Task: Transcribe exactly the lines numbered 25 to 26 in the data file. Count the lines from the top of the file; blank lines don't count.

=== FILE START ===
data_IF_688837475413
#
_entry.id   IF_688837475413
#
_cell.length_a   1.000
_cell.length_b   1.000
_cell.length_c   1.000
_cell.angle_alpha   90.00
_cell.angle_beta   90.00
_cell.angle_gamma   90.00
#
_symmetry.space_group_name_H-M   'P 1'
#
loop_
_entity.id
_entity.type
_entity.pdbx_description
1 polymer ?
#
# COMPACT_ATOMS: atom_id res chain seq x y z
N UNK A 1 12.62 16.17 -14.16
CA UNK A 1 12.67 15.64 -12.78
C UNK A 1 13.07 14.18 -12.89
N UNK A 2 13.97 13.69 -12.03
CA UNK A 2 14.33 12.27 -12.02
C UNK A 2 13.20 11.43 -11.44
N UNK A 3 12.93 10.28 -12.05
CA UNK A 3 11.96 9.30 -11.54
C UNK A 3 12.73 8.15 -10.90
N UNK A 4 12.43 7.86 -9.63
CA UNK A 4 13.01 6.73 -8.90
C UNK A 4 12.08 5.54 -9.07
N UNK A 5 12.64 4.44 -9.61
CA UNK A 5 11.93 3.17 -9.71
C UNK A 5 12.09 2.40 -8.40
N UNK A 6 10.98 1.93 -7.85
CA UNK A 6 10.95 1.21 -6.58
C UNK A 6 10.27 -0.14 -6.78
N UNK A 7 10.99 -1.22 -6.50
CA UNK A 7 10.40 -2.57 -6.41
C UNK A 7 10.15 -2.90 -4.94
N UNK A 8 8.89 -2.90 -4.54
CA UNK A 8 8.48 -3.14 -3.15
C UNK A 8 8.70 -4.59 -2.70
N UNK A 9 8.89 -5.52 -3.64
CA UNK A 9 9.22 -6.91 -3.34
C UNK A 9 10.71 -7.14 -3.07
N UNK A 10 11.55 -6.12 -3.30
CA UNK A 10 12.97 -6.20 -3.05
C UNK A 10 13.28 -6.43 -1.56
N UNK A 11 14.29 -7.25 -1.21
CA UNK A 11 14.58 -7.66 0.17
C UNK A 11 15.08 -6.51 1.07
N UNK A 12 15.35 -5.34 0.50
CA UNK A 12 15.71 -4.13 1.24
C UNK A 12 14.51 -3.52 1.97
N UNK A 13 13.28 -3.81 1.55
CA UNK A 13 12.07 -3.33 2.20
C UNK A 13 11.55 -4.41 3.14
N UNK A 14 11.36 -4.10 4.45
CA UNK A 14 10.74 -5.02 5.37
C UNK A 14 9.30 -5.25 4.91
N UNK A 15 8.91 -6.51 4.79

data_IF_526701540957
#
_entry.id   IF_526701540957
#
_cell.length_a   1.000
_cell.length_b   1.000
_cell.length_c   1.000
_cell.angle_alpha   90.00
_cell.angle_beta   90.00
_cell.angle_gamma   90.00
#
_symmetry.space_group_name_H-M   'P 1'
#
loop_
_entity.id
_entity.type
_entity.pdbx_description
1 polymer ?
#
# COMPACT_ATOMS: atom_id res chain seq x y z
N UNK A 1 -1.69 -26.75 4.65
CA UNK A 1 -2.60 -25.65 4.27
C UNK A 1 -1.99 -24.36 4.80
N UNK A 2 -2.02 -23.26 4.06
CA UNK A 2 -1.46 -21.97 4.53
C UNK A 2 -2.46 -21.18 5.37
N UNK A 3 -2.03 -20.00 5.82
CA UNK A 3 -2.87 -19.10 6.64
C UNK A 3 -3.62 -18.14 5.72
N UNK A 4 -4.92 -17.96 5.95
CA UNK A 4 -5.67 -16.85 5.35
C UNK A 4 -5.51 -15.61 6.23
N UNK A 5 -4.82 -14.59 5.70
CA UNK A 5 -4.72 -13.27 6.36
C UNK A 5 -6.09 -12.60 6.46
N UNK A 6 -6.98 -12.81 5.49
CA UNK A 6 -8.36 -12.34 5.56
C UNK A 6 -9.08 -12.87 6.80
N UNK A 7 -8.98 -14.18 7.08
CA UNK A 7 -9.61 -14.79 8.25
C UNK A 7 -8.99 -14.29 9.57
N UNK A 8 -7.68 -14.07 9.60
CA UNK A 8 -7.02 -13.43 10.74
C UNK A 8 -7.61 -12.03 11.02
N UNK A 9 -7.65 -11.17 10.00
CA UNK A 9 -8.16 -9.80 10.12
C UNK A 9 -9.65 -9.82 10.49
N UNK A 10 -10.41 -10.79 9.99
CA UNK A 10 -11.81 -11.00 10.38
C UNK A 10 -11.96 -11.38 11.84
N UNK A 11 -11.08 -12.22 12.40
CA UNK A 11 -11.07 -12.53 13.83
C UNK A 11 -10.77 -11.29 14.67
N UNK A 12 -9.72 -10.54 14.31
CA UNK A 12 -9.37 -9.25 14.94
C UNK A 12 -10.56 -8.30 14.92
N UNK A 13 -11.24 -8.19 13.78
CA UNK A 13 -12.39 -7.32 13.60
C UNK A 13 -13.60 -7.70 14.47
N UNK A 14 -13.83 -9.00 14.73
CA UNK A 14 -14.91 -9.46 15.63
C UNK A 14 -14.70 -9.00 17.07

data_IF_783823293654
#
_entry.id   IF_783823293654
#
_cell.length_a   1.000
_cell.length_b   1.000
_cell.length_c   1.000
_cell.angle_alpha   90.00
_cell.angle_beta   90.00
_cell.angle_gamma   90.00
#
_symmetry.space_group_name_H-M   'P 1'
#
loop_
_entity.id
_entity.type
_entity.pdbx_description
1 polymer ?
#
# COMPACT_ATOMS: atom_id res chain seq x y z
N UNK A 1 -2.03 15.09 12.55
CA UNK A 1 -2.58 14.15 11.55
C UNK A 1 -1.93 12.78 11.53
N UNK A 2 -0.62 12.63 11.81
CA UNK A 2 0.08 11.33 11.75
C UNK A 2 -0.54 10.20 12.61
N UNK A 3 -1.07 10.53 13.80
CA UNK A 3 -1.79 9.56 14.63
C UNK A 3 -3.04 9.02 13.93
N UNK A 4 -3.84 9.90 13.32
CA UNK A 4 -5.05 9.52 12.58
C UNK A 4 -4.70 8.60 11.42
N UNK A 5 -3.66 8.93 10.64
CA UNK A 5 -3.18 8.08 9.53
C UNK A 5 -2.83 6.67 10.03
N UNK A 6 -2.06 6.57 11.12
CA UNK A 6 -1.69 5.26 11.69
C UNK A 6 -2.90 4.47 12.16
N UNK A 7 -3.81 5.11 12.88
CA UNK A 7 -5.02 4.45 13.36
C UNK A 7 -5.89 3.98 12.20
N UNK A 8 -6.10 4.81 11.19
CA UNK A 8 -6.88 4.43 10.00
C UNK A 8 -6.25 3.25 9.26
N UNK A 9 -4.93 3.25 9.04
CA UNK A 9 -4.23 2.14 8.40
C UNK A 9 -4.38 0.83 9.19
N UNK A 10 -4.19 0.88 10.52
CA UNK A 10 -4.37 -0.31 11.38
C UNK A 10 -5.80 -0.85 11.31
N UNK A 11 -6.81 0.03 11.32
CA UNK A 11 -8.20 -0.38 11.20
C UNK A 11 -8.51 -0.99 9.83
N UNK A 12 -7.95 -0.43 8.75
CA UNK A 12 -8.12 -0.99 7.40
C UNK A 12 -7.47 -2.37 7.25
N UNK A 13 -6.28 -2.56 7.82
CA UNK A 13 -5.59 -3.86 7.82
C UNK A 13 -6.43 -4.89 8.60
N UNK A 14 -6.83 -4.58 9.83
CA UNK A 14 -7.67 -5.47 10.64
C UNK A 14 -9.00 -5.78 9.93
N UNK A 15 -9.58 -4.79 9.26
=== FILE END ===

CA UNK A 2 14.33 12.27 -12.02
C UNK A 2 13.20 11.43 -11.44